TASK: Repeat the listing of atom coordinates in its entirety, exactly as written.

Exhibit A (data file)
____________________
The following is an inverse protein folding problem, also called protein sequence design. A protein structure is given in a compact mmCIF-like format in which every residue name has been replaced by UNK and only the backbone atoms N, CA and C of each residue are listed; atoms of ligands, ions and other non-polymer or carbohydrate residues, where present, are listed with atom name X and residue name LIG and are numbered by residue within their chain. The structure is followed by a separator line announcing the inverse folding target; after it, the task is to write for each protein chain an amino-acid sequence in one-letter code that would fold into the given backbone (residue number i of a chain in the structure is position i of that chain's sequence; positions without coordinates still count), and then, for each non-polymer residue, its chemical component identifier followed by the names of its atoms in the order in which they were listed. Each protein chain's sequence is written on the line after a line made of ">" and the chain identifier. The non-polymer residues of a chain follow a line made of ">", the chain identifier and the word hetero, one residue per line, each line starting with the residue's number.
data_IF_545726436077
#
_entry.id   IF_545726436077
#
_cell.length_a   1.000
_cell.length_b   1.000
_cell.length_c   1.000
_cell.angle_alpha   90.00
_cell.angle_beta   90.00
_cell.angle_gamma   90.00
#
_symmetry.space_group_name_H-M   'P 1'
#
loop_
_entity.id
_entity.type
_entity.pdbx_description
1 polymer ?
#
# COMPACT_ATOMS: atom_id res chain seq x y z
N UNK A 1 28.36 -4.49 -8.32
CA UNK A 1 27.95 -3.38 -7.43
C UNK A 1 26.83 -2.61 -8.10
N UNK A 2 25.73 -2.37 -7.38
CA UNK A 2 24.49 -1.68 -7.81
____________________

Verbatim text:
The following is an inverse protein folding problem, also called protein sequence design. A protein structure is given in a compact mmCIF-like format in which every residue name has been replaced by UNK and only the backbone atoms N, CA and C of each residue are listed; atoms of ligands, ions and other non-polymer or carbohydrate residues, where present, are listed with atom name X and residue name LIG and are numbered by residue within their chain. The structure is followed by a separator line announcing the inverse folding target; after it, the task is to write for each protein chain an amino-acid sequence in one-letter code that would fold into the given backbone (residue number i of a chain in the structure is position i of that chain's sequence; positions without coordinates still count), and then, for each non-polymer residue, its chemical component identifier followed by the names of its atoms in the order in which they were listed. Each protein chain's sequence is written on the line after a line made of ">" and the chain identifier. The non-polymer residues of a chain follow a line made of ">", the chain identifier and the word hetero, one residue per line, each line starting with the residue's number.
data_IF_545726436077
#
_entry.id   IF_545726436077
#
_cell.length_a   1.000
_cell.length_b   1.000
_cell.length_c   1.000
_cell.angle_alpha   90.00
_cell.angle_beta   90.00
_cell.angle_gamma   90.00
#
_symmetry.space_group_name_H-M   'P 1'
#
loop_
_entity.id
_entity.type
_entity.pdbx_description
1 polymer ?
#
# COMPACT_ATOMS: atom_id res chain seq x y z
N UNK A 1 28.36 -4.49 -8.32
CA UNK A 1 27.95 -3.38 -7.43
C UNK A 1 26.83 -2.61 -8.10
N UNK A 2 25.73 -2.37 -7.38
CA UNK A 2 24.49 -1.68 -7.81